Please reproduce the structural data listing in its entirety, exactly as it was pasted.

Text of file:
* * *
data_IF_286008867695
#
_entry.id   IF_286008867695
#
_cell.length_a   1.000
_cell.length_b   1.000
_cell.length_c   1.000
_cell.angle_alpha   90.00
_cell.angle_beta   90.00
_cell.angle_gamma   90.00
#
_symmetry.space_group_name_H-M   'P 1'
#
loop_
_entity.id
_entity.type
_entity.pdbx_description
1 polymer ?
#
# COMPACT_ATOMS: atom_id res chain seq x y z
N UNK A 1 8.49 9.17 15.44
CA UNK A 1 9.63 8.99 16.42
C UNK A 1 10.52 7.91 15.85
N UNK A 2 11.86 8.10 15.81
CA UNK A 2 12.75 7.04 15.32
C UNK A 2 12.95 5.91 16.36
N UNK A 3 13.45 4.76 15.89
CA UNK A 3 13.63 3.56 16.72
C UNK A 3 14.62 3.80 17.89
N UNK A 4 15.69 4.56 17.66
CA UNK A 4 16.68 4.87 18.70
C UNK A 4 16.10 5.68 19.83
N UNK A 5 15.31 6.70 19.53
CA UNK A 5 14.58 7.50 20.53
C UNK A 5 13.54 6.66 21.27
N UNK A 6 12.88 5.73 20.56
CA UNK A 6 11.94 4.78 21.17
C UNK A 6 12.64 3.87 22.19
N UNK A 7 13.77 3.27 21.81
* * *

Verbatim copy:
data_IF_286008867695
#
_entry.id   IF_286008867695
#
_cell.length_a   1.000
_cell.length_b   1.000
_cell.length_c   1.000
_cell.angle_alpha   90.00
_cell.angle_beta   90.00
_cell.angle_gamma   90.00
#
_symmetry.space_group_name_H-M   'P 1'
#
loop_
_entity.id
_entity.type
_entity.pdbx_description
1 polymer ?
#
# COMPACT_ATOMS: atom_id res chain seq x y z
N UNK A 1 8.49 9.17 15.44
CA UNK A 1 9.63 8.99 16.42
C UNK A 1 10.52 7.91 15.85
N UNK A 2 11.86 8.10 15.81
CA UNK A 2 12.75 7.04 15.32
C UNK A 2 12.95 5.91 16.36
N UNK A 3 13.45 4.76 15.89
CA UNK A 3 13.63 3.56 16.72
C UNK A 3 14.62 3.80 17.89
N UNK A 4 15.69 4.56 17.66
CA UNK A 4 16.68 4.87 18.70
C UNK A 4 16.10 5.68 19.83
N UNK A 5 15.31 6.70 19.53
CA UNK A 5 14.58 7.50 20.53
C UNK A 5 13.54 6.66 21.27
N UNK A 6 12.88 5.73 20.56
CA UNK A 6 11.94 4.78 21.17
C UNK A 6 12.64 3.87 22.19
N UNK A 7 13.77 3.27 21.81